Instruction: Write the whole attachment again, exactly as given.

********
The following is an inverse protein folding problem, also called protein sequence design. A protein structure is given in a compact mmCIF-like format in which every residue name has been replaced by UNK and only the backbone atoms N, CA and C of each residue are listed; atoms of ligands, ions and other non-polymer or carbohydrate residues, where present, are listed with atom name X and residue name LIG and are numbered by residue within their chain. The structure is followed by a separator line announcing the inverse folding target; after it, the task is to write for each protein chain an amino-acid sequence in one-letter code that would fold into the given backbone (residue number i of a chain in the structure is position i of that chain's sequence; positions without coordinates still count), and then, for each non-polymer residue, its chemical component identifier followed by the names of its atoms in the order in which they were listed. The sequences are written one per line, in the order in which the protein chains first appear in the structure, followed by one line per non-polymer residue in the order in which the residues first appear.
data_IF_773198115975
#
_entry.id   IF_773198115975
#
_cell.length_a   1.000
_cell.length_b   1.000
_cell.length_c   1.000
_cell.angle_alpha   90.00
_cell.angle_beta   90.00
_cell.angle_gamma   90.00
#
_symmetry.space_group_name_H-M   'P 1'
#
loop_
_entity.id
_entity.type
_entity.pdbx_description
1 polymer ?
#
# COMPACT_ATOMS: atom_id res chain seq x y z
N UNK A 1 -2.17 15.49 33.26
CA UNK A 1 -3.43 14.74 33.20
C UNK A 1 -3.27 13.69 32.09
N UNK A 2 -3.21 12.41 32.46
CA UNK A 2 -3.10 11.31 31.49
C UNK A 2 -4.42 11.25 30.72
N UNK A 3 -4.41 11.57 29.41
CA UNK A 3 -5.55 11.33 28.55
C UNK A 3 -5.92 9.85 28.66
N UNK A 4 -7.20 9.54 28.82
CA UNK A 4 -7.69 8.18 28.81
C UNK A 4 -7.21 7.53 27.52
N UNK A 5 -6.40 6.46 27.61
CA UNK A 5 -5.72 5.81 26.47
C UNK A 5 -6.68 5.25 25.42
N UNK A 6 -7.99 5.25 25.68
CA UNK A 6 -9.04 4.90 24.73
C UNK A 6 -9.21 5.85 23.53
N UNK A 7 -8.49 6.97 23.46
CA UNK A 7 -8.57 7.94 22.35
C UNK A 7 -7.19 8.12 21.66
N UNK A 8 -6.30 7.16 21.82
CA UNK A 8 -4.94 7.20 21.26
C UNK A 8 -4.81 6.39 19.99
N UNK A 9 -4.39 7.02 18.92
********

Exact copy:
The following is an inverse protein folding problem, also called protein sequence design. A protein structure is given in a compact mmCIF-like format in which every residue name has been replaced by UNK and only the backbone atoms N, CA and C of each residue are listed; atoms of ligands, ions and other non-polymer or carbohydrate residues, where present, are listed with atom name X and residue name LIG and are numbered by residue within their chain. The structure is followed by a separator line announcing the inverse folding target; after it, the task is to write for each protein chain an amino-acid sequence in one-letter code that would fold into the given backbone (residue number i of a chain in the structure is position i of that chain's sequence; positions without coordinates still count), and then, for each non-polymer residue, its chemical component identifier followed by the names of its atoms in the order in which they were listed. The sequences are written one per line, in the order in which the protein chains first appear in the structure, followed by one line per non-polymer residue in the order in which the residues first appear.
data_IF_773198115975
#
_entry.id   IF_773198115975
#
_cell.length_a   1.000
_cell.length_b   1.000
_cell.length_c   1.000
_cell.angle_alpha   90.00
_cell.angle_beta   90.00
_cell.angle_gamma   90.00
#
_symmetry.space_group_name_H-M   'P 1'
#
loop_
_entity.id
_entity.type
_entity.pdbx_description
1 polymer ?
#
# COMPACT_ATOMS: atom_id res chain seq x y z
N UNK A 1 -2.17 15.49 33.26
CA UNK A 1 -3.43 14.74 33.20
C UNK A 1 -3.27 13.69 32.09
N UNK A 2 -3.21 12.41 32.46
CA UNK A 2 -3.10 11.31 31.49
C UNK A 2 -4.42 11.25 30.72
N UNK A 3 -4.41 11.57 29.41
CA UNK A 3 -5.55 11.33 28.55
C UNK A 3 -5.92 9.85 28.66
N UNK A 4 -7.20 9.54 28.82
CA UNK A 4 -7.69 8.18 28.81
C UNK A 4 -7.21 7.53 27.52
N UNK A 5 -6.40 6.46 27.61
CA UNK A 5 -5.72 5.81 26.47
C UNK A 5 -6.68 5.25 25.42
N UNK A 6 -7.99 5.25 25.68
CA UNK A 6 -9.04 4.90 24.73
C UNK A 6 -9.21 5.85 23.53
N UNK A 7 -8.49 6.97 23.46
CA UNK A 7 -8.57 7.94 22.35
C UNK A 7 -7.19 8.12 21.66
N UNK A 8 -6.30 7.16 21.82
CA UNK A 8 -4.94 7.20 21.26
C UNK A 8 -4.81 6.39 19.99
N UNK A 9 -4.39 7.02 18.92